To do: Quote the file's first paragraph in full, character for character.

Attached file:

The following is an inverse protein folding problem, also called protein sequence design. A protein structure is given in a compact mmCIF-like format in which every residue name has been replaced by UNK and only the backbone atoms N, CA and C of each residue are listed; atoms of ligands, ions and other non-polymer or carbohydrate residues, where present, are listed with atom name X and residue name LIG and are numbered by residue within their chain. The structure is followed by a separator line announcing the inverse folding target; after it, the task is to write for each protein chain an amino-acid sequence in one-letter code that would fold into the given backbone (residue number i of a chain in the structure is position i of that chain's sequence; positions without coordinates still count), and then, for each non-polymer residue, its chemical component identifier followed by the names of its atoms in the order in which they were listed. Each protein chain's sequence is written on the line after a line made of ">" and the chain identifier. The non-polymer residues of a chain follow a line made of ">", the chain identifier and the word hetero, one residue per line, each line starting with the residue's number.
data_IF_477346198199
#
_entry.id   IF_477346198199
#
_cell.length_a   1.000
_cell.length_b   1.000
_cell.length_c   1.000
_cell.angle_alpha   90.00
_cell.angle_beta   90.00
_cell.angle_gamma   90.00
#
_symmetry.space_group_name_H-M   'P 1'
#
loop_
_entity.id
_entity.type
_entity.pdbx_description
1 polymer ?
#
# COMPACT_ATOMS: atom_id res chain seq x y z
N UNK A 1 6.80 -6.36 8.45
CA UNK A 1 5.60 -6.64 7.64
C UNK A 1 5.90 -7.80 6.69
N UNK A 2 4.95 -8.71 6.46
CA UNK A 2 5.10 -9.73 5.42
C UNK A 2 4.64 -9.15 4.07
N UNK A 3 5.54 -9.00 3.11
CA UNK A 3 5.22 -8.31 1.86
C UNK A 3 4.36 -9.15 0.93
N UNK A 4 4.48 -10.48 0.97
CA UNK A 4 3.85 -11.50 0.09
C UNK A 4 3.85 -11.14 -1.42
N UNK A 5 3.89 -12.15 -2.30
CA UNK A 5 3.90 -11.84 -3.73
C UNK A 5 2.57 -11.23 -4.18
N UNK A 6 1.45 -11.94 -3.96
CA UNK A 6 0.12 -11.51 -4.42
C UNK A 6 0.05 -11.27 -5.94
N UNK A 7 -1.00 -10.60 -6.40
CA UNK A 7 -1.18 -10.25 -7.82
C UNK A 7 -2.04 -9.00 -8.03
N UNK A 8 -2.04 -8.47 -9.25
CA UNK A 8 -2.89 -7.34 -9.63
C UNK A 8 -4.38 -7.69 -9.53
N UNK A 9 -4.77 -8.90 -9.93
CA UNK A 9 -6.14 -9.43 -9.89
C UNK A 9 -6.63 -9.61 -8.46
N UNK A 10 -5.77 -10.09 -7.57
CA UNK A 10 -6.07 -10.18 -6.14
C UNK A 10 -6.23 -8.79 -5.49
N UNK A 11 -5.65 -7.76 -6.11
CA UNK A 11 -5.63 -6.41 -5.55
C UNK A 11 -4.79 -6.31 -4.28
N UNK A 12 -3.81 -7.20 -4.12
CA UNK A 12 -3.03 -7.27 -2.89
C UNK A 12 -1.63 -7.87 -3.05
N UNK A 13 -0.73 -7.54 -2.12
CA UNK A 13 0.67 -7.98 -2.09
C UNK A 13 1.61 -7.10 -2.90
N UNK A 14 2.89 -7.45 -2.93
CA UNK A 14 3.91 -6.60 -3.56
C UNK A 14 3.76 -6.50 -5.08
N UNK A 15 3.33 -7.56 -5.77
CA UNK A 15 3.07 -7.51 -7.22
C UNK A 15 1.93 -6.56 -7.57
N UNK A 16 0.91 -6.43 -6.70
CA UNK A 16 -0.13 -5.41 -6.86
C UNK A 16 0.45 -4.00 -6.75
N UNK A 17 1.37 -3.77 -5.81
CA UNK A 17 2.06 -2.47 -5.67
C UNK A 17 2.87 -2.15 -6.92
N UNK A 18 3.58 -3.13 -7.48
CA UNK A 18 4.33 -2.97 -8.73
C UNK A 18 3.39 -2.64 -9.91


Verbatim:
The following is an inverse protein folding problem, also called protein sequence design. A protein structure is given in a compact mmCIF-like format in which every residue name has been replaced by UNK and only the backbone atoms N, CA and C of each residue are listed; atoms of ligands, ions and other non-polymer or carbohydrate residues, where present, are listed with atom name X and residue name LIG and are numbered by residue within their chain. The structure is followed by a separator line announcing the inverse folding target; after it, the task is to write for each protein chain an amino-acid sequence in one-letter code that would fold into the given backbone (residue number i of a chain in the structure is position i of that chain's sequence; positions without coordinates still count), and then, for each non-polymer residue, its chemical component identifier followed by the names of its atoms in the order in which they were listed. Each protein chain's sequence is written on the line after a line made of ">" and the chain identifier. The non-polymer residues of a chain follow a line made of ">", the chain identifier and the word hetero, one residue per line, each line starting with the residue's number.